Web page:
We took a deep dive into the data, and you’ll never guess what we discovered:
Anthony Rizzo can’t hit anymore.
Look, it’s just a little gallows humor after a frustrating 1-0 loss to the Dodgers in Game 2 of the NLCS.
The teams are tied at one victory apiece and heading to Los Angeles, the Cubs’ home-field advantage out the window. Seemingly of greater concern, the strapping lefty in the No. 3 hole is now 1-for-23 in the postseason. Where we come from, that computes to a batting average of.043.
Anthony Rizzo walks off the field after making the final out in the Cubs’ 1-0 loss to the Dodgers in Game 2 of the NLCS. (AP/Charles Rex Arbogast)
But you know what? It’s no big deal. That’s what the Cubs are telling us.
“Rizz is going to be fine,” Dexter Fowler said. “Dude can hit.”
Dude can hit a ton, though not so much, it seems, in the month of October. In the 2015 playoffs, Rizzo hit only.187 against the Cardinals and Mets. Can the Cubs really get to the World Series without a significant contribution from their three-time All-Star and MVP candidate?
“People just need to stay positive — this is Anthony Rizzo we’re talking about,” David Ross said. “I told him I’ve seen David Ortiz not do well in the playoffs, and the next thing you know he’s World Series MVP.”
In fairness to Rizzo and all the Cubs, bats tend to go quiet wherever Game 2 Dodgers starter Clayton Kershaw roams. It was just one game, right? There could be as many as five more in which Rizzo can make his mark.
“You don’t need to be (going) good at all,” Rizzo said, “but if you come through in the big situation, that’s all that matters.”
Rizzo wasn’t outwardly discontented with himself after Sunday’s game, promising the whole team will be “fresh and ready to go” at Dodger Stadium, and that’s a very good sign. If there’s one thing the Cubs have going for them — well, aside from having more talent than everybody else — it’s their unrelenting positivity.
By the way, if you’re a fan who went from party mode after Game 1 to panic mode after Game 2, the Cubs have some encouraging words for you, too.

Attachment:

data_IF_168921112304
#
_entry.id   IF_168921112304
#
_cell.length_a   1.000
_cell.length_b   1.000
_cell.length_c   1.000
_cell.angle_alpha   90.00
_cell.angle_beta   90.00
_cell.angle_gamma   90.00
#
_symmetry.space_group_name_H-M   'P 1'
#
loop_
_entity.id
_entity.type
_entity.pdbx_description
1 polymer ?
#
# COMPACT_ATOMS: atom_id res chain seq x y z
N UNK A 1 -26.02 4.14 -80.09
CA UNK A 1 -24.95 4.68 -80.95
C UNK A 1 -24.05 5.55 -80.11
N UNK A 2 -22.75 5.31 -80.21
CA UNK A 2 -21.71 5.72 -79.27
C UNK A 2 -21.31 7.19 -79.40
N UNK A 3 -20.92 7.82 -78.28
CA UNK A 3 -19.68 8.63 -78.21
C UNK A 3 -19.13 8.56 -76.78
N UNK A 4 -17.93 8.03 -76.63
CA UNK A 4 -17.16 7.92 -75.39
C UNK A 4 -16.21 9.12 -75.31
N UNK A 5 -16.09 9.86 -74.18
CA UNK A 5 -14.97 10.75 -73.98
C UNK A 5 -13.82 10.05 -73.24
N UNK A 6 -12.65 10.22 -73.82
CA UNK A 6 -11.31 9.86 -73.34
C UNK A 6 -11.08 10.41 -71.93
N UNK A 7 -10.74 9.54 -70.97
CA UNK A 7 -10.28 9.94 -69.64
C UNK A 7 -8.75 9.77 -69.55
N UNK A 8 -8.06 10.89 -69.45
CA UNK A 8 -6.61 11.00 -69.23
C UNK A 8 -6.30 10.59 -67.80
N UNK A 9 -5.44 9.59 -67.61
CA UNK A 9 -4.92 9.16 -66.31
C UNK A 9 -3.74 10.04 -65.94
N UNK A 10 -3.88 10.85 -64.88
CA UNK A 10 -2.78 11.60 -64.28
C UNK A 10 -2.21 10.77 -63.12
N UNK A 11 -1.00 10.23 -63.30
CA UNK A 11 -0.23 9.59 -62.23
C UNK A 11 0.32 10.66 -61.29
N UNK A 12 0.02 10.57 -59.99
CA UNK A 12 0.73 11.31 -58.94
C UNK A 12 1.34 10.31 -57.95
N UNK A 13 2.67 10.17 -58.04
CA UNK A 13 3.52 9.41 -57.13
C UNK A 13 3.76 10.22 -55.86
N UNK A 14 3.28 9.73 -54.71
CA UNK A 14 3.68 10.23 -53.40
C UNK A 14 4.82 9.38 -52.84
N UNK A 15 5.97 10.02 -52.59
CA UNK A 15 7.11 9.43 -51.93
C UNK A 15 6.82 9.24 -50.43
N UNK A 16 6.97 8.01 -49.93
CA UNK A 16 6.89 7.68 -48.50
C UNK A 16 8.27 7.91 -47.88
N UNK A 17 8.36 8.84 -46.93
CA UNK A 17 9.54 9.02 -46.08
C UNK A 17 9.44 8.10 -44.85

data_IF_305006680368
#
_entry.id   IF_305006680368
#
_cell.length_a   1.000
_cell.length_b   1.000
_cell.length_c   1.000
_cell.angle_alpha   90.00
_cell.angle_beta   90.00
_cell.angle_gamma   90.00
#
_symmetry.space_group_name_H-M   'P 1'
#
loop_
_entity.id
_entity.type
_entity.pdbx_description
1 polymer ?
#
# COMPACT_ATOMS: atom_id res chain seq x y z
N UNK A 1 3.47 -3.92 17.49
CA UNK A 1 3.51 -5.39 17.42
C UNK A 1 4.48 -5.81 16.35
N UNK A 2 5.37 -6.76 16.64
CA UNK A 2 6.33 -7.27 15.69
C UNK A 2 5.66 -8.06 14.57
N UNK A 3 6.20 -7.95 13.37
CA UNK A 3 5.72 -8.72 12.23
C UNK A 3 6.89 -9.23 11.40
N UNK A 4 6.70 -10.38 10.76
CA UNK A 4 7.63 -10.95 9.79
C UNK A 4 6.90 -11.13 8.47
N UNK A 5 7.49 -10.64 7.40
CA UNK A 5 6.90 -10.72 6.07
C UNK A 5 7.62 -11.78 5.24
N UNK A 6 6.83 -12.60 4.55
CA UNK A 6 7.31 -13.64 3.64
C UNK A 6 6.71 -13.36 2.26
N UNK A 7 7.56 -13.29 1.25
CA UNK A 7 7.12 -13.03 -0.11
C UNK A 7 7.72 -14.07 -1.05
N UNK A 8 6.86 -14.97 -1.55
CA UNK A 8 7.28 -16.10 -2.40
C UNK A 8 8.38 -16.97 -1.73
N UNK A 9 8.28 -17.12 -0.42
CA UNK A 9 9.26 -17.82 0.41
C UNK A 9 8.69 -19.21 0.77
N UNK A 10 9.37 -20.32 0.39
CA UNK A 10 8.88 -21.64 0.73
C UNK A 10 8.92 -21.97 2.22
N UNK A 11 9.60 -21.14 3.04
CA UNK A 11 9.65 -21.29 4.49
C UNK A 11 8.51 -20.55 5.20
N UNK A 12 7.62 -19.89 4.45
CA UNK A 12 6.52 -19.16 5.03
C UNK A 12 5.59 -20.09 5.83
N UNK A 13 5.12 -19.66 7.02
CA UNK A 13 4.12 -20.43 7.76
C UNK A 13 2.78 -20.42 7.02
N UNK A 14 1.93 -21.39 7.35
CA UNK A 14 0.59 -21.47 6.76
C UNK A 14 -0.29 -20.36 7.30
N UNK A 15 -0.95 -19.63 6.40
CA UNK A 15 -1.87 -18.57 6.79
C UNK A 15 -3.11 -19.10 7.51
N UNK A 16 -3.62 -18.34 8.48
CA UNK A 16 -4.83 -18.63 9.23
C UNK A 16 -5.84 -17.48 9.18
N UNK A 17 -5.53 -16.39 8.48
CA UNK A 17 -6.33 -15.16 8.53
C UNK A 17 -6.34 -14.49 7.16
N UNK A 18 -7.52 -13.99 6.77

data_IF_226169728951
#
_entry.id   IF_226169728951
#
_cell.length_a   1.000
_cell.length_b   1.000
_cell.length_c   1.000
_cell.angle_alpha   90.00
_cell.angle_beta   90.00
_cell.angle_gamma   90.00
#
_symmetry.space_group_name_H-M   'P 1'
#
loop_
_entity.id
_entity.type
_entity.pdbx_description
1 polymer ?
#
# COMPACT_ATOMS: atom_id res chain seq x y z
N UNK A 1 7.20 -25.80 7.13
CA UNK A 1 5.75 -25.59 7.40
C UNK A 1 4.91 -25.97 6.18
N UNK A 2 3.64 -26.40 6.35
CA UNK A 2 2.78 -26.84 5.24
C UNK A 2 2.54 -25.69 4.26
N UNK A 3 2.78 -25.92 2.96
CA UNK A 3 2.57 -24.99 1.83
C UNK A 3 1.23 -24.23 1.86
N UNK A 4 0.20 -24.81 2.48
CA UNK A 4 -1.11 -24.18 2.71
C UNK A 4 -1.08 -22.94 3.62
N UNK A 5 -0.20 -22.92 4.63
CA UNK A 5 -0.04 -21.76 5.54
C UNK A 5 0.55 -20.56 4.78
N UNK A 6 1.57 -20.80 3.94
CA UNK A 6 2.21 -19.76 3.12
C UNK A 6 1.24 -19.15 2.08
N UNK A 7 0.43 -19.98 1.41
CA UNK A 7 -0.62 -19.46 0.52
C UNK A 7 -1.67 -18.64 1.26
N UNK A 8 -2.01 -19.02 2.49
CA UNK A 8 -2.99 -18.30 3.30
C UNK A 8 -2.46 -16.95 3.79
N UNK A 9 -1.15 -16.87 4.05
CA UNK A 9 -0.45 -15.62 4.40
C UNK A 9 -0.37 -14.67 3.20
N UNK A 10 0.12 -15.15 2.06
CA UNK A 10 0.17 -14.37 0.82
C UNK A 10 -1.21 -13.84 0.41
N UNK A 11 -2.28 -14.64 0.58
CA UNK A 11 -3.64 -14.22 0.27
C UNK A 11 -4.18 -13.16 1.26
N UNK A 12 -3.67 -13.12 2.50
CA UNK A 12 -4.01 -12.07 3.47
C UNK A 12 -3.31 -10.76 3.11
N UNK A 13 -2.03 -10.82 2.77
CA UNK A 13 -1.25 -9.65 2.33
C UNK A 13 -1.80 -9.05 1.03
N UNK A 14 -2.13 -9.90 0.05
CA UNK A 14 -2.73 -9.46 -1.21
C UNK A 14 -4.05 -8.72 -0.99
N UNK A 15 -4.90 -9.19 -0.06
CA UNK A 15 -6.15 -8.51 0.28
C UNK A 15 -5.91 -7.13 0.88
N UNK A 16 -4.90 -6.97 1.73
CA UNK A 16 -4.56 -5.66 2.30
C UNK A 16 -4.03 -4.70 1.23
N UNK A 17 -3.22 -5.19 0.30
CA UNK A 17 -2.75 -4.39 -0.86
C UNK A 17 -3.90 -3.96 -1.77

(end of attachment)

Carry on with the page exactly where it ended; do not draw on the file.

“Cubs fans, they deserve the best in the world because they’ve been so patient and so supportive,” Game 1 hero Miguel Montero said. “Believe me, we’re going to give it our best every single day (in Los Angeles) because we want good stuff for ourselves and for the whole city.”
The Cubs also welcome you to join them in chilling the heck out.
“Just relax and watch the show,” Fowler said.
They’d appreciate some positive vibes, too.
“We need the support,” Ross said. “We need all the energy the fans can give us. We need the love. We need them rooting us on through thick and thin, good or bad. There are lots of quality human beings on this team and some good guys to root for. Continue having our backs and supporting us. That’s all we can ask for.”
If there’s one player in the Cubs lineup who has built up capital with fans over the years, it’s Rizzo. He is, indeed, one big swing from putting his stamp on these playoffs, as he did manage to do, by the way, with two home runs in last year’s series against St. Louis.
But this is true, too — if Rizzo doesn’t hit at Dodger Stadium and the Cubs go down in this series, the pressure is going to get plenty serious.
“Rizzo? I’m pretty sure you don’t have to worry about that guy,” Javy Baez said. “He’s going to get going.”
That’s what they all say.

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